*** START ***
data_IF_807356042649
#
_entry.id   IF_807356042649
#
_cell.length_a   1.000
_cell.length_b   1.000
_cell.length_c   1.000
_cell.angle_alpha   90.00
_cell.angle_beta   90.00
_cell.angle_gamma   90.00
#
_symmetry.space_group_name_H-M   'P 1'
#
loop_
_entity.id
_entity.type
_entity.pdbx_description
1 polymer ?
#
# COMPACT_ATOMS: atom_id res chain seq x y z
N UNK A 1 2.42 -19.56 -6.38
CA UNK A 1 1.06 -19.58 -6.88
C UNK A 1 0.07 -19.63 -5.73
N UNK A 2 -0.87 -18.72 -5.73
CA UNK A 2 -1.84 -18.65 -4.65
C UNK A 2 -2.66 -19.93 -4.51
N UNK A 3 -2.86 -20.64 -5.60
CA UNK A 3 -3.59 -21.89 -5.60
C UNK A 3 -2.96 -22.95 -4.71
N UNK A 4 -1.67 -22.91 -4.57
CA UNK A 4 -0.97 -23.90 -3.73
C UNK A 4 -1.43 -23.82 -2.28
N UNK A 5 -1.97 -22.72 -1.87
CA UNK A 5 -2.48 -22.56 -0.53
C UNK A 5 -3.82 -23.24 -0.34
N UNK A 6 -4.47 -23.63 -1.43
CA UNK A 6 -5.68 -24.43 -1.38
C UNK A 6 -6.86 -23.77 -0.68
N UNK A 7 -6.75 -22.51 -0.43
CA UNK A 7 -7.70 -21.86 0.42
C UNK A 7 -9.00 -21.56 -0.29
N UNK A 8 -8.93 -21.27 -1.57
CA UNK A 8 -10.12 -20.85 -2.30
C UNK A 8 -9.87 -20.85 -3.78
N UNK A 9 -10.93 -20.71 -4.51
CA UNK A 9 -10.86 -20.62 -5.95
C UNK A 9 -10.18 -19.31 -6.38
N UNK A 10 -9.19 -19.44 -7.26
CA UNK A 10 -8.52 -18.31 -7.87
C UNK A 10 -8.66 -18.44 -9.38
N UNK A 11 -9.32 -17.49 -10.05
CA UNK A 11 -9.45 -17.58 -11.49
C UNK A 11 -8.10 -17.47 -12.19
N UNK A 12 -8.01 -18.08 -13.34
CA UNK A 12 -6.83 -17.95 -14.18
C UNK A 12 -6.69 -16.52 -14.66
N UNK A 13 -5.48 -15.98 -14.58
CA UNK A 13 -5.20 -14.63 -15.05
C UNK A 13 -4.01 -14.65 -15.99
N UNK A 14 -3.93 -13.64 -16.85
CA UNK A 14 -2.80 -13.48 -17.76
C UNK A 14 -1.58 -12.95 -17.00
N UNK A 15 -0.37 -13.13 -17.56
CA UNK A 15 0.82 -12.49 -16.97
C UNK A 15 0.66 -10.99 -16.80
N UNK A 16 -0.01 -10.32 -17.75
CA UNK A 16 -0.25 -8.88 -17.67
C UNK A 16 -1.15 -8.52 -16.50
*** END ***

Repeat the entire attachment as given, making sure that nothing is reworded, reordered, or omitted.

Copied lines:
data_IF_807356042649
#
_entry.id   IF_807356042649
#
_cell.length_a   1.000
_cell.length_b   1.000
_cell.length_c   1.000
_cell.angle_alpha   90.00
_cell.angle_beta   90.00
_cell.angle_gamma   90.00
#
_symmetry.space_group_name_H-M   'P 1'
#
loop_
_entity.id
_entity.type
_entity.pdbx_description
1 polymer ?
#
# COMPACT_ATOMS: atom_id res chain seq x y z
N UNK A 1 2.42 -19.56 -6.38
CA UNK A 1 1.06 -19.58 -6.88
C UNK A 1 0.07 -19.63 -5.73
N UNK A 2 -0.87 -18.72 -5.73
CA UNK A 2 -1.84 -18.65 -4.65
C UNK A 2 -2.66 -19.93 -4.51
N UNK A 3 -2.86 -20.64 -5.60
CA UNK A 3 -3.59 -21.89 -5.60
C UNK A 3 -2.96 -22.95 -4.71
N UNK A 4 -1.67 -22.91 -4.57
CA UNK A 4 -0.97 -23.90 -3.73
C UNK A 4 -1.43 -23.82 -2.28
N UNK A 5 -1.97 -22.72 -1.87
CA UNK A 5 -2.48 -22.56 -0.53
C UNK A 5 -3.82 -23.24 -0.34
N UNK A 6 -4.47 -23.63 -1.43
CA UNK A 6 -5.68 -24.43 -1.38
C UNK A 6 -6.86 -23.77 -0.68
N UNK A 7 -6.75 -22.51 -0.43
CA UNK A 7 -7.70 -21.86 0.42
C UNK A 7 -9.00 -21.56 -0.29
N UNK A 8 -8.93 -21.27 -1.57
CA UNK A 8 -10.12 -20.85 -2.30
C UNK A 8 -9.87 -20.85 -3.78
N UNK A 9 -10.93 -20.71 -4.51
CA UNK A 9 -10.86 -20.62 -5.95
C UNK A 9 -10.18 -19.31 -6.38
N UNK A 10 -9.19 -19.44 -7.26
CA UNK A 10 -8.52 -18.31 -7.87
C UNK A 10 -8.66 -18.44 -9.38
N UNK A 11 -9.32 -17.49 -10.05
CA UNK A 11 -9.45 -17.58 -11.49
C UNK A 11 -8.10 -17.47 -12.19
N UNK A 12 -8.01 -18.08 -13.34
CA UNK A 12 -6.83 -17.95 -14.18
C UNK A 12 -6.69 -16.52 -14.66
N UNK A 13 -5.48 -15.98 -14.58
CA UNK A 13 -5.20 -14.63 -15.05
C UNK A 13 -4.01 -14.65 -15.99
N UNK A 14 -3.93 -13.64 -16.85
CA UNK A 14 -2.80 -13.48 -17.76
C UNK A 14 -1.58 -12.95 -17.00
N UNK A 15 -0.37 -13.13 -17.56
CA UNK A 15 0.82 -12.49 -16.97
C UNK A 15 0.66 -10.99 -16.80
N UNK A 16 -0.01 -10.32 -17.75
CA UNK A 16 -0.25 -8.88 -17.67
C UNK A 16 -1.15 -8.52 -16.50